Christian Comic Arts Society

A Network of Christian Fellowship for Comics Fans, Pros, and Amateurs

Hi everyone. I'm struggling to work on one of my New Years Resolutions, which was to streamline my digital workflow. (I've found that when my project files are nested twenty subfolders deep, I'm overcomplicating things.) So I'm asking around to the different online communities I'm a part of for examples and suggestions on how other people organize their project files.

 

In addition to a webcomic (still just a "hobby" at magicalspacepony.com), I usually juggle a half dozen freelance comic book projects (www.newcreationnow.com among others) at any one time ranging from the creative writing to production art to complete digital prepress for books in progress. So for any given project, I normally have dozens to hundreds of different files ranging from word processing documents of scripts and plot notes; scanned artwork of the preliminary layouts and pencil art; high-res Photoshop files of the final B&W inks and colors; custom font sets used for each issue; Illustrator logos, Illustrator lettering templates for each page of the book; InDesign page layouts for the complete book; low-res PDF previews for my co-creators to review each stage of the work in progress, and hi-res final PDFs for print. And each file normally goes through several rounds of revisions where I have to keep version A, B, C, D, etc. clearly identified and available for comparison. Whew!

 

I do similar creative work for my "day job" at a print production company -- but there they have all the projects carefully indexed on several terabytes of high-speed servers and the file organization and backups are handled by a full-time team in the IT/Archiving department. Not something I can efficiently replicate on my home computer on a shoestring budget with only my spare time to manage it.

 

So, all that to say... Any suggestions? How do my fellow creative types organize the files, folders, and other pieces of their digital projects?

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Not sure how much this applies, but one company i worked for, fore every issue, simply numbered the pages as "01" "02" etc.  Which works if all your file folders are labeled correctly, but the frustrating thing is that if you make mistakes, get an issue folder number wrong, etc. then it can be hard to make sense of things again.  So i find using a title and page number works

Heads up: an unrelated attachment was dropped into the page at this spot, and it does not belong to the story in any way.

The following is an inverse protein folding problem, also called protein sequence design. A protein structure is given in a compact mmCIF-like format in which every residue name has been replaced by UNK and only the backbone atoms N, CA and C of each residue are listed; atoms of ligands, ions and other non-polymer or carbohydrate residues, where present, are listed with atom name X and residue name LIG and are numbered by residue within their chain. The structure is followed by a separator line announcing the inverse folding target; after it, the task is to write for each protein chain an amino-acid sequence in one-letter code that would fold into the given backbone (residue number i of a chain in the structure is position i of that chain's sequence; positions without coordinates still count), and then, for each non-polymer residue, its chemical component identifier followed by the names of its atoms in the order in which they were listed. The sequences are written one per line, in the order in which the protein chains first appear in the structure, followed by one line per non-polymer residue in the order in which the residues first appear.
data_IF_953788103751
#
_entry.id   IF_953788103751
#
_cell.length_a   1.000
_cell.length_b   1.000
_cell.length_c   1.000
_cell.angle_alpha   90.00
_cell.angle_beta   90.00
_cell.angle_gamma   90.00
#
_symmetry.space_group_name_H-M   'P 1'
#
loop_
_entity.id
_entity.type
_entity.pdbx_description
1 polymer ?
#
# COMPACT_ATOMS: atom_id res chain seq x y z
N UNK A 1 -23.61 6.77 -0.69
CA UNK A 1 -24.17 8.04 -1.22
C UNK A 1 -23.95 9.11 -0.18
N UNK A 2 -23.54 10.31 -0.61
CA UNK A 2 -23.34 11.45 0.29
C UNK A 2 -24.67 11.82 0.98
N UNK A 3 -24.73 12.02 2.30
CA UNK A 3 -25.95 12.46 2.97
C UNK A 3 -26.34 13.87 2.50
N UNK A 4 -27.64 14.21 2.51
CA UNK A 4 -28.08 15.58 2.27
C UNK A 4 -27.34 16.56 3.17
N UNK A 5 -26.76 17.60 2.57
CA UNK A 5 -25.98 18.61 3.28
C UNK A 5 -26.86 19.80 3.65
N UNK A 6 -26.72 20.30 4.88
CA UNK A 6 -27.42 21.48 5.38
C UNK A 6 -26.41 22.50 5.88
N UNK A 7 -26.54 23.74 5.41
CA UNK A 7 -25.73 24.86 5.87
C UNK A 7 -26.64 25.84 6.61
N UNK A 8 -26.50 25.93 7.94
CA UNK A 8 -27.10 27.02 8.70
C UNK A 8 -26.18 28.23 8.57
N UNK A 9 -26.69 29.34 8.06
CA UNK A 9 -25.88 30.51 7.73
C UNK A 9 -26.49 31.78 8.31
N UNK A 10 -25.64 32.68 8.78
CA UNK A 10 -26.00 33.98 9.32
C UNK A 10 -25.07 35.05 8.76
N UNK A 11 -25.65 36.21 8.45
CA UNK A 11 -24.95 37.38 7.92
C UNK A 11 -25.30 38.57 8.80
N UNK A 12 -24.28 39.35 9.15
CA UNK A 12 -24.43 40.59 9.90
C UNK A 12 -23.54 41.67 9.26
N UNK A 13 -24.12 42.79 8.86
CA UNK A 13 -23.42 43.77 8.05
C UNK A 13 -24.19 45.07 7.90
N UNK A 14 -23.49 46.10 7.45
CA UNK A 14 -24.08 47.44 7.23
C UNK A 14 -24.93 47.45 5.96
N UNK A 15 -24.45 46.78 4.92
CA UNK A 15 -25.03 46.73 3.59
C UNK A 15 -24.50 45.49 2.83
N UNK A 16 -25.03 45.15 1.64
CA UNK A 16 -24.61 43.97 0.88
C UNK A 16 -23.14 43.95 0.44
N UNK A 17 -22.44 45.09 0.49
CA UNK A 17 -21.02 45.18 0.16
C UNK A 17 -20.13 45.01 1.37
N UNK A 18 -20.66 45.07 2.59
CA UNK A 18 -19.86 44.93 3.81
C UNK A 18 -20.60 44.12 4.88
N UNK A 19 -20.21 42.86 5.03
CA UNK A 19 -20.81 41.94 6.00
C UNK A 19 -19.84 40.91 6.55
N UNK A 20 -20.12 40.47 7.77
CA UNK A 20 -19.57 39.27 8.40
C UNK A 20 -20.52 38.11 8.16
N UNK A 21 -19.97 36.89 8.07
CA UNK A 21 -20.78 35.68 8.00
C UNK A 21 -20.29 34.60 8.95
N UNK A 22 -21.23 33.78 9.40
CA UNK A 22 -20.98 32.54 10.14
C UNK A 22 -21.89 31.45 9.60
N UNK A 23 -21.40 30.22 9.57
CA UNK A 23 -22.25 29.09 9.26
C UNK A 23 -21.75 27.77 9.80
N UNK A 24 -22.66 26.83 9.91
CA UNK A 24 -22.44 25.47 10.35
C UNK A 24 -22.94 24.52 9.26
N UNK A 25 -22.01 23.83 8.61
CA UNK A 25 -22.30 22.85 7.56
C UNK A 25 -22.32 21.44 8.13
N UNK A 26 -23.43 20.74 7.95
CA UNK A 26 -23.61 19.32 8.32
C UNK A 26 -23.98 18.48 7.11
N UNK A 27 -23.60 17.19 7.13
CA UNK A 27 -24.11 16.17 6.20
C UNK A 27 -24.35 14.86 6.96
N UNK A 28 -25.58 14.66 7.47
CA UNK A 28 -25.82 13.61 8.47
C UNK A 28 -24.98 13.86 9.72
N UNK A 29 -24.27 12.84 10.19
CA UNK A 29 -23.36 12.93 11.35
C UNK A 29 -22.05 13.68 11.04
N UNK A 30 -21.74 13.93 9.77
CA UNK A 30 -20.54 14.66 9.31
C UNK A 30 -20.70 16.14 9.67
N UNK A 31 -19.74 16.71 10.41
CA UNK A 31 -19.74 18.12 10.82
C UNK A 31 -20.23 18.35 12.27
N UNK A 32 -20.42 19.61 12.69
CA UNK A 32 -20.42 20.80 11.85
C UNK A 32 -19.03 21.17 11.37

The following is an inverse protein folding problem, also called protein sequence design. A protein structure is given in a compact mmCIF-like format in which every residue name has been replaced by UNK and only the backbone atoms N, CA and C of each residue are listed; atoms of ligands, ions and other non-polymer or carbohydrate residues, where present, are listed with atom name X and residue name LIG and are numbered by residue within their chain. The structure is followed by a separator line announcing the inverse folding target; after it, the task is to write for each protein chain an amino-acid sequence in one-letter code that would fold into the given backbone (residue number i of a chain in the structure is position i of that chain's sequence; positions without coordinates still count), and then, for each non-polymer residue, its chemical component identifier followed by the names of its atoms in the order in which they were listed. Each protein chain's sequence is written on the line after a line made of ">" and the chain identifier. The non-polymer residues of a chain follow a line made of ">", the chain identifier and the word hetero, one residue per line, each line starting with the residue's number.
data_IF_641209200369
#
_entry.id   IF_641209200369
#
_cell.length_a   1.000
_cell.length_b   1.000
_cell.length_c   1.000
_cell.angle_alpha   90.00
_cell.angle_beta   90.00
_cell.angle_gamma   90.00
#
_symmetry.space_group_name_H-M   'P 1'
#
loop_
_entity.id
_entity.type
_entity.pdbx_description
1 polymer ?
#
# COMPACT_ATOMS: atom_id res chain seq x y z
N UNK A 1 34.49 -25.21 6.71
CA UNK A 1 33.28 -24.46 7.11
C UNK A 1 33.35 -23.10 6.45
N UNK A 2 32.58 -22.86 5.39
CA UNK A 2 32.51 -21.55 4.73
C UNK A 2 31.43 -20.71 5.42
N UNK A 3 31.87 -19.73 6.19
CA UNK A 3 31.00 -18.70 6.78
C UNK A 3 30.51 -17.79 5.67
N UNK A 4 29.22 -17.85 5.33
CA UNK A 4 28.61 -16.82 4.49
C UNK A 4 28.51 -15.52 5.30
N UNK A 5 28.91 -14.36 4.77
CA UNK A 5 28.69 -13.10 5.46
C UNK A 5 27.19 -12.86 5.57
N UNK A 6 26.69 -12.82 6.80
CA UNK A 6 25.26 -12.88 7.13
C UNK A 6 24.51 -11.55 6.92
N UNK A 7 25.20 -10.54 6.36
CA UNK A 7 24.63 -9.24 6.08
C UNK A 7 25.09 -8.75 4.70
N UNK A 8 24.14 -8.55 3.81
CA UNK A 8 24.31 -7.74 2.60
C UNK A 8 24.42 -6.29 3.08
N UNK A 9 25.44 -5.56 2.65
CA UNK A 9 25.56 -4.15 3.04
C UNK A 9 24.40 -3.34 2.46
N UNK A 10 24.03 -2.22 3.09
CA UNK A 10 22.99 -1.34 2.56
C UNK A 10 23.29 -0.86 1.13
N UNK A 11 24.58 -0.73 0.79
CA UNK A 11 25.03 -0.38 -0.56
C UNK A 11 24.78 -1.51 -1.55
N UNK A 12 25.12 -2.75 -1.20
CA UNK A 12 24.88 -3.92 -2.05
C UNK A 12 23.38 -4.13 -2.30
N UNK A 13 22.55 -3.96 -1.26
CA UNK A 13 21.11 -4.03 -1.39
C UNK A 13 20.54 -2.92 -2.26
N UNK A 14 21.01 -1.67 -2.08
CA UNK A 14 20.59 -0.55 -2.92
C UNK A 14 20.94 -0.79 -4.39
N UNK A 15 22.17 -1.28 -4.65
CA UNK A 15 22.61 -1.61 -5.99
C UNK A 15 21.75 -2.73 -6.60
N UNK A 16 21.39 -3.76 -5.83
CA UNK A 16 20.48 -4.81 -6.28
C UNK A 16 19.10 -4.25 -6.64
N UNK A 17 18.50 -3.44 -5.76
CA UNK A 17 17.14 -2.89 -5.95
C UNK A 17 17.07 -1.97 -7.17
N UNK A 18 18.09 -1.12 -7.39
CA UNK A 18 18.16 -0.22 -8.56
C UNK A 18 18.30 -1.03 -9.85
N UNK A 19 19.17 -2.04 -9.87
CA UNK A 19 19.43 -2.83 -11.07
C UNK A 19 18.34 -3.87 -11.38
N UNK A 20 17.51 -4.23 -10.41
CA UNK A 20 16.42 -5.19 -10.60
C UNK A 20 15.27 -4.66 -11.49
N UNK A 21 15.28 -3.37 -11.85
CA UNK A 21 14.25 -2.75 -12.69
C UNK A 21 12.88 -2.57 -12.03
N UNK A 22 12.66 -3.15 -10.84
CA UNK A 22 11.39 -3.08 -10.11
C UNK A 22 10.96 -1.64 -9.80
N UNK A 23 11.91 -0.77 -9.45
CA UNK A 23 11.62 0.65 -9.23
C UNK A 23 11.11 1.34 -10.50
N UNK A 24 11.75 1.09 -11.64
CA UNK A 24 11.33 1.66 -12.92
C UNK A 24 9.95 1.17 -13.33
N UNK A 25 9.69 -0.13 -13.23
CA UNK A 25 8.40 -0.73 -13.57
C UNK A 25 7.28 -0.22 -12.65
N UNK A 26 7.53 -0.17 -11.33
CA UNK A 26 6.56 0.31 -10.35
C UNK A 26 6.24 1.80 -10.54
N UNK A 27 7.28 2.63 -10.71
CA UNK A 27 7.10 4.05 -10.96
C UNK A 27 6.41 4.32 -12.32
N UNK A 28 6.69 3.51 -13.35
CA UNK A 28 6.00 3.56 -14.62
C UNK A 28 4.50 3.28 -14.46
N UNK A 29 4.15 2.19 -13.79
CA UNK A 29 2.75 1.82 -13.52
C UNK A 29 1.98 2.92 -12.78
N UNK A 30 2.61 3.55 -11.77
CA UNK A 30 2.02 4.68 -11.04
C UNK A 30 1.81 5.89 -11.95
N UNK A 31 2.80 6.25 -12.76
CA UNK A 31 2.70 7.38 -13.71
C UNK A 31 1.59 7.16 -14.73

"Mousecapades01" or something.

 

I'll admit, for my webcomic pages, I do simply number them, since that's how my site is set up.

Also, i try to do less subfolders- except maybe for archives.

 

i dunno, but those seem to work for me...

The only thing I have to add: make sure all your files are descriptive of what they belong to.

 

i.e. AllAboutCodingCover.filetype,  AllAboutCoding_001.filetype, AllAboutCoding_002.filetype.

 

The issue I have is the constant revisions, which end up in a subfolder, and the next round of revisions ends up in a subfolder of the subfolder and on it goes... and sometimes it gets confusing really quick. So I feel your pain.

 

The one thing I have learned: NEVER EVER CALL A FILE OR PUT IN THE FILENAME FINAL - because inevitably someone will have changes needed - but they need the original to confirm the changes against... and if you've labeled it FINAL...well...where else can you go?

 

 

I use Windows 7 taskbar with aero popups and automated name saving functions built in my programs to keep things organized.  Probably not too useful for you though.

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